Man dies after swimming along Assateague

Few details about the victim have been released but 47 ABC spoke with witnesses on the scene who paint a very clear picture of what happened today. An affirmation, that the waters of the Atlantic can be deadly at this time of year.

“We were out there surfing and we saw this like white blob and my buddy said hey it looks like a body,” said witness Garret Driscell.

Driscoll is a local surfer and he and 7 of his friends were taking advantage of the big waves Tuesday afternoon, near Assateague island national seashore.
And what they saw on the water was in fact the body of a forty-five year-old man.

“I thought it was just a dolphin so we said let’s just take one more wave and about 10 minutes later we saw the beach patrol and go carts come over here and pull a guy out of the water and start doing CPR on him,” said Driscell.

Beach Patrol and Assateague lifeguards were on the scene within minutes. An employee of the national seashore tells 47 ABC the man and his 16 year-old son were out swimming  and it’s unclear whether the current carried them away  but they were outside of the designated lifeguard zones.

They two were separated in the water. The father’s body washed up on a sandbar.
It was just around 1 p.m.  when rescue teams pulled them back onto the beach. The father was unconscious and his son responsive but exhausted. It was at Atlantic General hospital where the father was pronounced dead within the hour.

47 ABC also spoke with one of the lifeguards that was on duty  and he says the combination of hurricane Gaston milling in the Atlantic and Tropical Depression eight moving just south of us that made for some aggressive waves and dangerous rip currents.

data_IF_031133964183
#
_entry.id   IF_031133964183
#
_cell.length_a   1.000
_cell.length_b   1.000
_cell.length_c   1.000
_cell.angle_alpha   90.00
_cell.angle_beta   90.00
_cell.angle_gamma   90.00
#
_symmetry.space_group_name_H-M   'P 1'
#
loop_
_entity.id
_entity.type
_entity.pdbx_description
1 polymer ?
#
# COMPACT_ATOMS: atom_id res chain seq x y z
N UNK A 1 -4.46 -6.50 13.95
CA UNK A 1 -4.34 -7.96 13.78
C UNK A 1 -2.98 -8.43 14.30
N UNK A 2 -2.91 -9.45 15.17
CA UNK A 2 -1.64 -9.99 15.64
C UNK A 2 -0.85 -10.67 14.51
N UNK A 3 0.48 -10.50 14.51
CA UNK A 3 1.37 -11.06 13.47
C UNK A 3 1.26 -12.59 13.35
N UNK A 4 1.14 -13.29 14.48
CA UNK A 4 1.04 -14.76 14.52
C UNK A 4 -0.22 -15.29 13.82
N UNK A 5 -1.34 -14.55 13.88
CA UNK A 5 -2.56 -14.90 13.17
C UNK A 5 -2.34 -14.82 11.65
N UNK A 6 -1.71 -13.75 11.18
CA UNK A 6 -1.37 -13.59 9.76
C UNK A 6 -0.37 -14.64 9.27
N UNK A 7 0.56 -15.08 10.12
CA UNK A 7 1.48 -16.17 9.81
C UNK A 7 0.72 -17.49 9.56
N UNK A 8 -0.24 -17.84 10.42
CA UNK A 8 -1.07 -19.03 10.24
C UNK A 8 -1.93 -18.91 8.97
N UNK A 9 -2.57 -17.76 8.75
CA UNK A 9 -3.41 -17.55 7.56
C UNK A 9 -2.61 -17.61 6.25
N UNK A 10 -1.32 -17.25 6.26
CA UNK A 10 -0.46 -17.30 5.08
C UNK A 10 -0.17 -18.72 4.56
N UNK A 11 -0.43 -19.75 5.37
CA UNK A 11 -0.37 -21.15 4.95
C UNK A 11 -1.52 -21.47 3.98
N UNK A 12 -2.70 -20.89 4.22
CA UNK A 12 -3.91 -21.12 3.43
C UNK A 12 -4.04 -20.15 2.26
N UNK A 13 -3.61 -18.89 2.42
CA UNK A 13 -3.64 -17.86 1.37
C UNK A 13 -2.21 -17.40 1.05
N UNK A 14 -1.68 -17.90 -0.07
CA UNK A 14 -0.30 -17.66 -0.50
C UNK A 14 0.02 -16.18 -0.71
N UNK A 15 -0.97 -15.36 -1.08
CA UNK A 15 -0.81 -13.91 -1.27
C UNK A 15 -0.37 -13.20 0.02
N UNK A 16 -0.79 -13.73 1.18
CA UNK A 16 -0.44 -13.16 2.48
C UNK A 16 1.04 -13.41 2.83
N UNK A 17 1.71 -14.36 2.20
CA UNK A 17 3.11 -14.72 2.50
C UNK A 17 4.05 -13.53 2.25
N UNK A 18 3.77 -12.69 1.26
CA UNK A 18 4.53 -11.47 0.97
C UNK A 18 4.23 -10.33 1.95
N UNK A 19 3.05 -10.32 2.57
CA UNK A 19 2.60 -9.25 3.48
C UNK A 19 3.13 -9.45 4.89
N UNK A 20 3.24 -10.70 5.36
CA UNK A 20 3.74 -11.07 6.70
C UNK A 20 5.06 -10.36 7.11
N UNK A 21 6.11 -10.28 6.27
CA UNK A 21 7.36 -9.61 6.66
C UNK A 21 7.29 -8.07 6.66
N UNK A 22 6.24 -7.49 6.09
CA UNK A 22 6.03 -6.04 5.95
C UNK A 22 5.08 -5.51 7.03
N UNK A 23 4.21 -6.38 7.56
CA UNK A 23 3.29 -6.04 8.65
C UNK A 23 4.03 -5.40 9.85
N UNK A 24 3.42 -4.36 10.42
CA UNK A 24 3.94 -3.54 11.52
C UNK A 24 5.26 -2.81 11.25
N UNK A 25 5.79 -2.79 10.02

“Anytime someone drowns it’s a very preventable accident,” said Captain Butch Arbin of Ocean City Beach Patrol. “When people swim outside of the protective area they’re really swimming at their own risk and this time of year it’s actually riskier then it is at any other time of the year we have tropical activity in the Atlantic and even though it’s hundreds and hundreds of miles away it pushes water in front of it and that brings more water into the beach.”

Rip currents are the third leading cause of weather related deaths, according to the national weather service. Life guards say they fly a red flag when rip currents are nearing a danger zone and two red flags if people are not permitted in the water.
However, in the instance that you are caught in one of these currents they recommend that you swim parallel to the shore to escape.

Members of beach patrol say to use the acronym “RIP” to remember how to handle yourself in the instance of one of these emergencies.

R – stands for ‘relax.’
I – for calling out “I need help.”
and P – for parallel — as in ‘swim parallel to shore.”